The Israeli parliament passed the legalisation law on Monday night – a piece of legislation every bit as suspect as its title suggests. The law widens the powers of Israeli officials to seize the final fragments of Palestinian land in the West Bank that were supposed to be off-limits.
Palestinian leaders warned that the law hammered the last nail in the coffin of a two-state solution. Government ministers gleefully agreed. For them, this is the extension of Israeli law into the West Bank and the first step towards its formal annexation.
The legalisation law – also commonly translated from Hebrew as the regulation or validation law – was the right’s forceful response to the eviction last week of a few dozen families from a settlement “outpost” called Amona. It was a rare and brief setback for the settlers, provoked by a court ruling that took three years to enforce.
The evacuation of 40 families was transformed into an expensive piece of political theatre, costing $40 million. It was choreographed as a national trauma to ensure such an event is never repeated.
The uniforms worn by police at demolitions of Palestinian homes – guns, batons, black body armour and visors – were stored away. Instead officers, in friendly blue sweatshirts and baseball caps, handled the Jewish lawbreakers with kid gloves, even as they faced a hail of stones, bleach and bottles. By the end, dozens of officers needed hospital treatment.
As the clashes unfolded, Naftali Bennett, the education minister and leader of the settler party Jewish Home, called Amona’s families “heroes”. Prime minister Benjamin Netanyahu empathised: “We all understand the extent of their pain.”
The settlers have been promised an enlarged replacement settlement, and will be richly compensated. In a more general reparation, plans have been unveiled for thousands of extra settler homes in the West Bank.
But the main prize for Bennett and the far right was the legalisation law itself. It reverses a restriction imposed in the 1970s – and later violated by dozens of “outposts” like Amona – designed to prevent a free-for-all by the settlers.
International law is clear that an occupying power can take land only for military needs. Israel committed a war crime in transferring more than 600,000 Jewish civilians into the occupied territories.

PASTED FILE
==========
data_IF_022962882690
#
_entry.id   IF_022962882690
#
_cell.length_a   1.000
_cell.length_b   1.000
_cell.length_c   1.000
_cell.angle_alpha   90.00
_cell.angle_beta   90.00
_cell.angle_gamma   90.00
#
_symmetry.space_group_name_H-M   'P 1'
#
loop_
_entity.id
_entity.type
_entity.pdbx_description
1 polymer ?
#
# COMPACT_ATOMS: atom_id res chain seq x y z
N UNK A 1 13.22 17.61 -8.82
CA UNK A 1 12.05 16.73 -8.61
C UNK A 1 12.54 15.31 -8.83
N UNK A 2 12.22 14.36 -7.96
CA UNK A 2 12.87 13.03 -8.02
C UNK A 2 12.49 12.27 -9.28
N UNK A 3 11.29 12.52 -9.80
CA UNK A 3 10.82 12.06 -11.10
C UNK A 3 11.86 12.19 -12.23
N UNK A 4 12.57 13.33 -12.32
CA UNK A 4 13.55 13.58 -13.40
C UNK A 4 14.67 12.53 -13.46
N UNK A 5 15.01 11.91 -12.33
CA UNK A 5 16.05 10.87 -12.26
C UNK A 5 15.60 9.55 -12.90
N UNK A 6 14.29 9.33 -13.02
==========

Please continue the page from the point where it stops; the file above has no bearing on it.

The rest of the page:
Successive governments ignored their legal obligations by pretending the territories were disputed, not occupied. But to end the Israeli courts’ discomfort, officials agreed to forbid settlers from building on land privately owned by Palestinians.
It was not much of a constraint. Under Ottoman, British and Jordanian rule, plenty of Palestinian land had never been formally registered. Ownership derived chiefly from usage. Much of the rest was common land.
Israel seized these vast tracts that lacked title deeds, or that belonged to those expelled from the West Bank by the 1967 war, and declared them “state land” – to be treated effectively as part of Israel and reserved exclusively for Jewish settlement. But even this giant land grab was not enough.
The settlers’ territorial hunger led to dozens of settlement outposts being built across the West Bank, often on private Palestinian land. Despite the fact they violated Israeli law, the outposts immediately received state services, from electricity and water to buses and schools.
Very belatedly, the courts drew a line in Amona and demanded that the land be returned to its Palestinian owners. The legalisation law overrules the judges, allowing private lands stolen from Palestinians to be laundered as Israeli state property.
Israel’s attorney general has refused to defend the law. Will the supreme court accept it? Possibly. The aim of the “traumatic” scenes at Amona was to depict the court as the villain of this drama for ordering the evictions.
Nonetheless, there could be silver linings to the legalisation law.
In practice, there has never been a serious limit on theft of Palestinian land. But now Israeli government support for the plunder will be explicit in law. It will be impossible to blame the outposts on “rogue” settlers, or claim that Israel is trying to safeguard Palestinian property rights.
Dan Meridor, a former government minister from Netanyahu’s Likud party, called the law “evil and dangerous”. Israel, he pointed out, can have jurisdiction over private Palestinian land only if Palestinians vote for Israel’s parliament – in short, this is annexation by other means. It shuts the door on any kind of Palestinian state.
Over time, he added, it will bring unintended consequences. Rather than make the outposts legal, it will highlight the criminal nature of all settlements, including those in East Jerusalem and the so-called “settlement blocs” – areas previous US administrations had hinted they might accept for annexation to Israel in a future peace deal.
The other major danger was noted by opposition leader Isaac Herzog. “The train departing from here has only one stop – at The Hague,” he said, in reference to the home of the International Criminal Court.
If ICC prosecutors take their duties seriously, the legalisation law significantly raises the pressure on them to put Israeli officials – even Netanyahu – on trial for complicity in the war crime of establishing and nurturing the settlements.
Jonathan Cook won the Martha Gellhorn Special Prize for Journalism. His latest books are “Israel and the Clash of Civilisations: Iraq, Iran and the Plan to Remake the Middle East” (Pluto Press) and “Disappearing Palestine: Israel’s Experiments in Human Despair” (Zed Books). His website is www.jonathan-cook.net.